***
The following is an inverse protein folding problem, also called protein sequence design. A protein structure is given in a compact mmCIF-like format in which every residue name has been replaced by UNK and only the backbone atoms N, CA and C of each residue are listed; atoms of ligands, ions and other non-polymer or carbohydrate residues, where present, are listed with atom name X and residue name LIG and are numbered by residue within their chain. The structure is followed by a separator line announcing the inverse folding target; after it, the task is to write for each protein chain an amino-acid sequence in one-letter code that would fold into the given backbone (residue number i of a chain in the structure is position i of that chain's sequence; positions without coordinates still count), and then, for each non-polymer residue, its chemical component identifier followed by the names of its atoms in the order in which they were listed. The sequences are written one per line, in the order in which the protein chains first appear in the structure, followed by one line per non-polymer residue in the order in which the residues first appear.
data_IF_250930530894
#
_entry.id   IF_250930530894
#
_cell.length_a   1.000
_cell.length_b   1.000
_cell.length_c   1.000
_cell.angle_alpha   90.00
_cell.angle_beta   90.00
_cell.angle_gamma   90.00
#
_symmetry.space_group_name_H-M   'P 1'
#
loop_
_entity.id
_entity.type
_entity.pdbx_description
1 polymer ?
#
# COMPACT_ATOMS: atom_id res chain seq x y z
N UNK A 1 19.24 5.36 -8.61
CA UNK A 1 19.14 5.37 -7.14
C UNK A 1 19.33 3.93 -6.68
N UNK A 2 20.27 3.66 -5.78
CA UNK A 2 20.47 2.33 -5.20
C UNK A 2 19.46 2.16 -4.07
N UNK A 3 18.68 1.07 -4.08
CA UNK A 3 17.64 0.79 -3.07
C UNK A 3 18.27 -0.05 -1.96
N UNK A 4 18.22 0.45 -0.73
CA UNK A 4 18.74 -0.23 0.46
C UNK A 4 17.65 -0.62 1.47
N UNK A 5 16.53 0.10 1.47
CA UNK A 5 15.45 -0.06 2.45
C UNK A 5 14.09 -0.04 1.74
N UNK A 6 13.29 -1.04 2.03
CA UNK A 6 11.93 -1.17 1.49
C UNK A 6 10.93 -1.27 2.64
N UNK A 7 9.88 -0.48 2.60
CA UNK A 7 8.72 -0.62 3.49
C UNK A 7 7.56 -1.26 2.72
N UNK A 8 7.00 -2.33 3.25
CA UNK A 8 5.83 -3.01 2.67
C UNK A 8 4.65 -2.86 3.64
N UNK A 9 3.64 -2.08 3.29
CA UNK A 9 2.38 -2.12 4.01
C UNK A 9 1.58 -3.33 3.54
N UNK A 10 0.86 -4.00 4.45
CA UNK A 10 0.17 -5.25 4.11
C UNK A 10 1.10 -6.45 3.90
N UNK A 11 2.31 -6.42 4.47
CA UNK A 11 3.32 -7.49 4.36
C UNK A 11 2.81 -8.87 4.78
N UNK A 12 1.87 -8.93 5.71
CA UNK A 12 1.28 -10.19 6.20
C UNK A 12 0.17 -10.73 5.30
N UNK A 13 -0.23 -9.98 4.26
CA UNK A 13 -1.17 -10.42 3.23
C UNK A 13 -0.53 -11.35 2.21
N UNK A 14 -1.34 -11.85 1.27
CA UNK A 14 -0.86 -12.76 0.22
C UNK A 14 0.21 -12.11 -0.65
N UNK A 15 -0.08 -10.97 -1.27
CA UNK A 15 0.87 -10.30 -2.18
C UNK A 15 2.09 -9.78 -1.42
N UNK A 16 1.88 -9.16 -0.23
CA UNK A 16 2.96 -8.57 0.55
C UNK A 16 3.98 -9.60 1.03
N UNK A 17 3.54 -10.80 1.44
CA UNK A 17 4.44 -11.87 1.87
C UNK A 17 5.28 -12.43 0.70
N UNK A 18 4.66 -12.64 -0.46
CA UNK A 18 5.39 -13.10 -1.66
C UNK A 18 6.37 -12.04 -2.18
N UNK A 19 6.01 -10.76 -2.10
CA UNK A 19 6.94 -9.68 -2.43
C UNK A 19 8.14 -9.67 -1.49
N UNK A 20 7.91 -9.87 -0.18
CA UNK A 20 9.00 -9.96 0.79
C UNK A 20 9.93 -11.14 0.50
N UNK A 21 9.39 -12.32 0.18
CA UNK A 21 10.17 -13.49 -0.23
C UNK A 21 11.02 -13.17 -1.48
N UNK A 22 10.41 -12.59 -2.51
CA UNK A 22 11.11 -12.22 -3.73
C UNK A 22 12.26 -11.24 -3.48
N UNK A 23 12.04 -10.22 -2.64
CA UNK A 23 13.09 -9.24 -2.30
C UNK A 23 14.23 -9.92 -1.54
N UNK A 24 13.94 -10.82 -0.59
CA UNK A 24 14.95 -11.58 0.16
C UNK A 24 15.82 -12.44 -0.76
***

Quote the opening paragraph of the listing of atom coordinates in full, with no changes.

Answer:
The following is an inverse protein folding problem, also called protein sequence design. A protein structure is given in a compact mmCIF-like format in which every residue name has been replaced by UNK and only the backbone atoms N, CA and C of each residue are listed; atoms of ligands, ions and other non-polymer or carbohydrate residues, where present, are listed with atom name X and residue name LIG and are numbered by residue within their chain. The structure is followed by a separator line announcing the inverse folding target; after it, the task is to write for each protein chain an amino-acid sequence in one-letter code that would fold into the given backbone (residue number i of a chain in the structure is position i of that chain's sequence; positions without coordinates still count), and then, for each non-polymer residue, its chemical component identifier followed by the names of its atoms in the order in which they were listed. The sequences are written one per line, in the order in which the protein chains first appear in the structure, followed by one line per non-polymer residue in the order in which the residues first appear.